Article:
The city of Auburn, Ala., employs UV treatment for wastewater disinfection
The city of Auburn, Ala., has two wastewater treatment facilities: the Northside Water Pollution Control Facility and the H.C. Morgan Water Pollution Control Facility. In 2012, the H.C. Morgan facility was upgraded and disinfection was converted from chlorine to ultraviolet (UV). This case study will provide details about the chlorine to UV conversion process, and why the TrojanUVSigna was chosen.
The city of Auburn is a thriving community of approximately 56,900 residents. It is a college town and the home of Auburn University, which has an enrollment of more than 25,000.
Auburn sits near the divide between the Chattahoochee and Tallapoosa River watersheds. It is also divided into two sewer service basins, the Northside basin and the H.C. Morgan (or Southside) basin. The city has two treatment facilities: the Northside Water Pollution Control Facility (WPCF) which has a permitted capacity of two million gal per day (mgd) (315 cu meters per hour) and the H.C. Morgan WPCF which has a permitted capacity of 11.25 mgd (1,772 cu meters per hour). The plants were originally constructed in 1985 and were the first privatized plants in Alabama. The city owns these plants and currently has operations contracts with Veolia Water North America.
In April 2008, the U.S. Environmental Protection Agency (EPA) and the Alabama Department of Environmental Management (ADEM) finalized a total maximum daily load (TMDL) for the Saughatchee Creek Watershed, which is where effluent from the Northside WPCF discharges. The TMDL established a total phosphorus (TP) waste load allocation of 0.25 mg/L for the Northside WPCF, requiring a 90% reduction in TP for the facility.
Subsequently, the city hired CH2M Hill to evaluate options for compliance with the TMDL. Two options were considered:
- 1. Upgrading the Northside WPCF to be able to meet the TP discharge requirements; and
- 2. Ceasing discharge at the Northside WPCF, utilizing a recently constructed transfer sewer system to pump everything to the H.C. Morgan WPCF and upgrading the H.C. Morgan WPCF to handle the additional flow.
After extensive analysis, the second option was selected. The H.C. Morgan WPCF is an activated sludge/extended aeration plant, utilizing both mechanical and biological treatment. It treats the majority of the sanitary wastewater for the city, and discharges to Parkerson Mill Creek. The site is approximately 40 acres and is located in an urban setting.
Finding a Solution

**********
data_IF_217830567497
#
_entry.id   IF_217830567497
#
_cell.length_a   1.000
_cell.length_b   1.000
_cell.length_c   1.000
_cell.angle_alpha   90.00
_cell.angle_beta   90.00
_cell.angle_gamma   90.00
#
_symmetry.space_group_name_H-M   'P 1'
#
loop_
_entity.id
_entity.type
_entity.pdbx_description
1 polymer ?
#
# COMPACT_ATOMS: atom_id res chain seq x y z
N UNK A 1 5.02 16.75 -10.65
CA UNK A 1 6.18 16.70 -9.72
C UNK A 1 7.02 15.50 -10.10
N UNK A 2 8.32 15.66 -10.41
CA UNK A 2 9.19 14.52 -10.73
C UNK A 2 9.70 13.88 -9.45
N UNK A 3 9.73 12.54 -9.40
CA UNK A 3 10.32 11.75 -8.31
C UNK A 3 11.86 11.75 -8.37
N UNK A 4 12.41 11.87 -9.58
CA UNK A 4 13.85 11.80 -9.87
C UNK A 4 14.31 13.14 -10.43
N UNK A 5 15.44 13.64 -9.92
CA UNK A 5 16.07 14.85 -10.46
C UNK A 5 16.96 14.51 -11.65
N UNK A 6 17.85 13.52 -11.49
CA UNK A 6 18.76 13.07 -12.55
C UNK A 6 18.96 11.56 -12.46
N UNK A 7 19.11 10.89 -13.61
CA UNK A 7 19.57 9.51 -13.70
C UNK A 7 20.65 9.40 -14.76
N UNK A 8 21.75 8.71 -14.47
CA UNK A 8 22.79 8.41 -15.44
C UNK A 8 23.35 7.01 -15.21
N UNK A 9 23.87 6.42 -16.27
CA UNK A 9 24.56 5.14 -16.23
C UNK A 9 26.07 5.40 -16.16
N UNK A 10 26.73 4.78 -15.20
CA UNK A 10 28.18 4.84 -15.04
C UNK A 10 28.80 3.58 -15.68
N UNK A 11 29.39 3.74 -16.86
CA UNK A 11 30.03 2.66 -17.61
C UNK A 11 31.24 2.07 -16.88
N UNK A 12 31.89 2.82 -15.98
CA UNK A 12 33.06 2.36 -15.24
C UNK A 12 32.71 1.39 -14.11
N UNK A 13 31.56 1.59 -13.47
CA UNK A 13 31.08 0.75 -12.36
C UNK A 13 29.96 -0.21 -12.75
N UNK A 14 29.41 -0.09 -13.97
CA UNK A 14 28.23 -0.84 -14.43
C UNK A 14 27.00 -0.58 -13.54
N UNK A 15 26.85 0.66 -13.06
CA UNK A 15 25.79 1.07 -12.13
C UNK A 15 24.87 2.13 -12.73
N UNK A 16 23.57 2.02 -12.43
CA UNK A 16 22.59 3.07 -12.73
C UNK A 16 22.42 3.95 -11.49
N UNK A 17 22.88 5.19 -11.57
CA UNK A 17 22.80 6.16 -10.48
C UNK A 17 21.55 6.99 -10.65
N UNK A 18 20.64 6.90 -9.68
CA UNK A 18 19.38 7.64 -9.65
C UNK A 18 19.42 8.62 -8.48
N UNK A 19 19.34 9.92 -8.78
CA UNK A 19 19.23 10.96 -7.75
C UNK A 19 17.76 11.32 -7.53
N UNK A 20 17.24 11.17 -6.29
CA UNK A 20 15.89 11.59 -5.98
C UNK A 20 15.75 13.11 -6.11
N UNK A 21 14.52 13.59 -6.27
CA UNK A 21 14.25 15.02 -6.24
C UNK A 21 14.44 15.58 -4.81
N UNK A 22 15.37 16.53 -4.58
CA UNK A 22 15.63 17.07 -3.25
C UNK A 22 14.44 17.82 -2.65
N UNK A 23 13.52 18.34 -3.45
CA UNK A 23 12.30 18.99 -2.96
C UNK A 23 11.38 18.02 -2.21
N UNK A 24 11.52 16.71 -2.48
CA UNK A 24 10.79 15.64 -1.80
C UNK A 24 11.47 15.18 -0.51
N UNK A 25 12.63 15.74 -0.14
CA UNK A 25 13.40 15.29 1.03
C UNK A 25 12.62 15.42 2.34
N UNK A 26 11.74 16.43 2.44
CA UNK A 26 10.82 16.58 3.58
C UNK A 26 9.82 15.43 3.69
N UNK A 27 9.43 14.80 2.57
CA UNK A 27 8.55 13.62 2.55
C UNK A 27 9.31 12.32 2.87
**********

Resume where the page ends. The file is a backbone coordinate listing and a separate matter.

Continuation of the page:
As part of the H.C. Morgan WPCF plant upgrade in 2012, the city decided to convert from chemical (chlorine) disinfection to environmentally friendly disinfection with UV. This conversion not only enables the city to benefit from UV’s safety and environmental advantages but also from the long-term savings in operation and maintenance costs. The city had been disinfecting with gaseous chlorine and dechlorinating with sulfur dioxide.
With their consultant, CH2M Hill, the city evaluated UV disinfection manufacturers and products. The H.C. Morgan WPCF, selected the TrojanUVSigna for its exclusive benefits, including:
- • Suitability for seasonal operation;
- • Lowest number of UV lamps required and ease of operation and maintenance;
- • Low total installed capital cost and long-term operating cost;
- • System design features and Trojan’s overall experience and support;
- • Simple retrofit installation into the existing chlorine contact chamber; and
- • Simplicity of operation and maintenance.
The TrojanUVSigna installation in Auburn was brought online in October 2012, just in time for college football season and the resulting population swell to the city. The system was designed with two 22 lamp banks (expandable to 29) to treat a peak capacity of 34.2 mgd. The TrojanUVSigna incorporates the latest features including: the TrojanUV Solo Lamp technology, advanced control capabilities, ActiClean automatic sleeve cleaning and an automatic raising mechanism which has simplified maintenance and operation for plant operators. Since startup, the system at Auburn has consistently performed under the regulated disinfection limit and the site has enjoyed minimal maintenance during the first year of operation.
“From concept to design to construction to system operation, Trojan has worked tirelessly to ensure that we were given a UV system that meets our needs,” says Matt R. Dunn, watershed division manager/project manager with the city of Auburn. “The TrojanUVSigna system has exceeded our expectations in all aspects and the staff at Trojan have been a pleasure to work with throughout this entire process.”
When converting from chlorine to UV, existing chlorine contact tanks are often used for a retrofit. This is the approach Auburn took; not only does it reduce construction costs, it also enables the surplus areas within old chlorine contact tanks to be used for water storage, bypass and other purposes.
The TrojanUVSigna system is specifically designed for large-scale wastewater disinfection applications, makes conversion to UV disinfection easier, reduces total cost of ownership compared to chemical disinfection and simplifies maintenance for the wastewater treatment plant operations staff.